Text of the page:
Canadian GDP edged up by 0.1 per cent in July, following a similar increase in June. Growth in goods-producing industries (+0.5 per cent) offset declines in service-producing industries (-0.1 per cent) as GDP grew in 11 of 20 subsectors. Canadian real GDP is roughly 2.3 per cent above its pre-pandemic, February 2020 level. Preliminary estimates suggest that output in the Canadian economy was essentially flat in August. GDP from the offices of real estate agents and brokers dropped 3.4% in July, the fifth consecutive decline, as rising interest rates continued to restrain home sales. 

GDP growth in recent months, though still positive, is showing signs of slowing. That slowdown will likely continue as the Bank continues its tightening cycle, particularly in interest rate sensitive sectors like housing. As expected, the Bank raised its overnight rate in September to 3.25 per cent and the final destination for the overnight rate may be closer to 4 per cent. However, with the rate now above the bank's estimate of the neutral rate, meaning monetary policy is no longer stimulative, increases in the overnight rate are expected to slow in subsequent announcements. 



Link:  https://mailchi.mp/bcrea/canadian-economic-growth-real-gdp-july-2022

For more information, please contact: Gino Pezzani.

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To view the full Commercial Leading Indicator PDF, click here.   

The BCREA Commercial Leading Indicator (CLI) fell to 153 from 155 in the second quarter of 2022, but the six-month moving average hit a record high. Compared to the same time in 2021, the index was down by 1.6 per cent.

It is important to note that while the Canadian economy generally continues recovering strongly, the environment for commercial real estate remains highly abnormal and uncertain. Although the CLI was designed to interpret economic and office employment growth as positive indicators for commercial real estate demand, the recent strong growth of these indicators may not translate as readily into improved conditions in the commercial real estate market relative to the pre-pandemic period.

The CLI fell in the second quarter due to deteriorations in the economic and financial components of the index, while employment contributed somewhat positively.

The economic activity index was driven downwards by inflation-adjusted declines in wholesale trade, retail and manufacturing sales. Rapid appreciation in the consumer price index caused by supply chain obstacles and the war in Ukraine meant that rising nominal values in these economic areas were offset after adjusting for general price growth. The financial component of the index was negative as a result of falling REIT prices.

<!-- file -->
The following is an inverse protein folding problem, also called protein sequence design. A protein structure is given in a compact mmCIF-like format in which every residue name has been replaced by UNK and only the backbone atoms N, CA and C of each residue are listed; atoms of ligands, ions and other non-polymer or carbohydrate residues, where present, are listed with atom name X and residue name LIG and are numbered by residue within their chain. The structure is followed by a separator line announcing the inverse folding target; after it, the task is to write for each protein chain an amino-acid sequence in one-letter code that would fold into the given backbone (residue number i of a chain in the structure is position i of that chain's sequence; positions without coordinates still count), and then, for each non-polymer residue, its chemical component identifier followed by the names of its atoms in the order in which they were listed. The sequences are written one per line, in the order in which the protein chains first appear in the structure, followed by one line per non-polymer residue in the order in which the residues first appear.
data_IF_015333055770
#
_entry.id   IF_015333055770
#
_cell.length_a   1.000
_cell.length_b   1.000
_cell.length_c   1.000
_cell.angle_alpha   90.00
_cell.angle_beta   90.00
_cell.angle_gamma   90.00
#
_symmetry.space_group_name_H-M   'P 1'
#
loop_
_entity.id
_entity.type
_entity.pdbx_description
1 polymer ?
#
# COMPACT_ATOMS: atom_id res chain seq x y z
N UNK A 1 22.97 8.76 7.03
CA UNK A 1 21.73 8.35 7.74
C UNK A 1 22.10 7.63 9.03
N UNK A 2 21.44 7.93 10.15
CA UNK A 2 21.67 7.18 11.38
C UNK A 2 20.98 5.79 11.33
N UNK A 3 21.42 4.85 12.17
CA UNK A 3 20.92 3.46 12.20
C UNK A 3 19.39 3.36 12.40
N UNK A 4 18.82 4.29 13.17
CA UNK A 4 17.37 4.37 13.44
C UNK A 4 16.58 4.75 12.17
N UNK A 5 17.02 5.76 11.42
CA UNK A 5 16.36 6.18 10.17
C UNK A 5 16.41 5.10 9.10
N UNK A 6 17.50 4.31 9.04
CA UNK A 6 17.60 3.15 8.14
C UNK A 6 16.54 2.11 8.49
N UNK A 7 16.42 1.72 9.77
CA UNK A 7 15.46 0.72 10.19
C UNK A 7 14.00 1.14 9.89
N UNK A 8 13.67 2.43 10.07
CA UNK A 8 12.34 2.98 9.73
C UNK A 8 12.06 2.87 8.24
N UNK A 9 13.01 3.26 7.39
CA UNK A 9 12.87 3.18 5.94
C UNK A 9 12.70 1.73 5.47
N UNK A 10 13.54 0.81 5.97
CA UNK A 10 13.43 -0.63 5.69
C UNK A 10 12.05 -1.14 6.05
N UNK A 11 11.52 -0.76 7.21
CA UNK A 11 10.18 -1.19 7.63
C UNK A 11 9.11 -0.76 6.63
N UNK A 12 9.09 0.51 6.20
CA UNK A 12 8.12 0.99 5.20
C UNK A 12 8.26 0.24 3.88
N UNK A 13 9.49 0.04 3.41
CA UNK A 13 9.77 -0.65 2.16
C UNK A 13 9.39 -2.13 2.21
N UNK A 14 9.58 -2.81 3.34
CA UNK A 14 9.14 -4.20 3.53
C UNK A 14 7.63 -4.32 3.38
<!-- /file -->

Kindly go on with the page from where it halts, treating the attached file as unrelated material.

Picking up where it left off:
Although falling spreads between corporate and government costs contributed positively, it was not enough to bump the financial component of the index into positive territory. The index’s employment component was slightly positive, with a rise in office (finance, insurance and real estate) employment offsetting a fall in manufacturing employment.

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During August, home sales continued to decline in BC. Starts rose while new listings declined. Sales fell once again all over the province, with all areas of the province below pre-pandemic levels except for the North. Rental costs in Vancouver and Victoria continue broadly rising and remain elevated relative to most other points since the onset of the pandemic.

Retail sales declined in July on lower gasoline and clothing sales. Restaurant reservations in Vancouver are back to pre-pandemic levels. In BC, Google’s measure of movement trends is currently just 4 per cent below pre-pandemic levels. .

Although aggregate employment has recovered in BC to pre-pandemic levels, the accommodation & food service sector remained about 13 per cent below the pre-pandemic level in August. The labour market has served high-income workers much better than low-income workers. Employment in high-income industries is about 10 per cent above pre-pandemic employment levels, while employment in low-income sectors is about 6 per cent below pre-pandemic employment levels.

Exports, imports, and manufacturing sales all fell in July.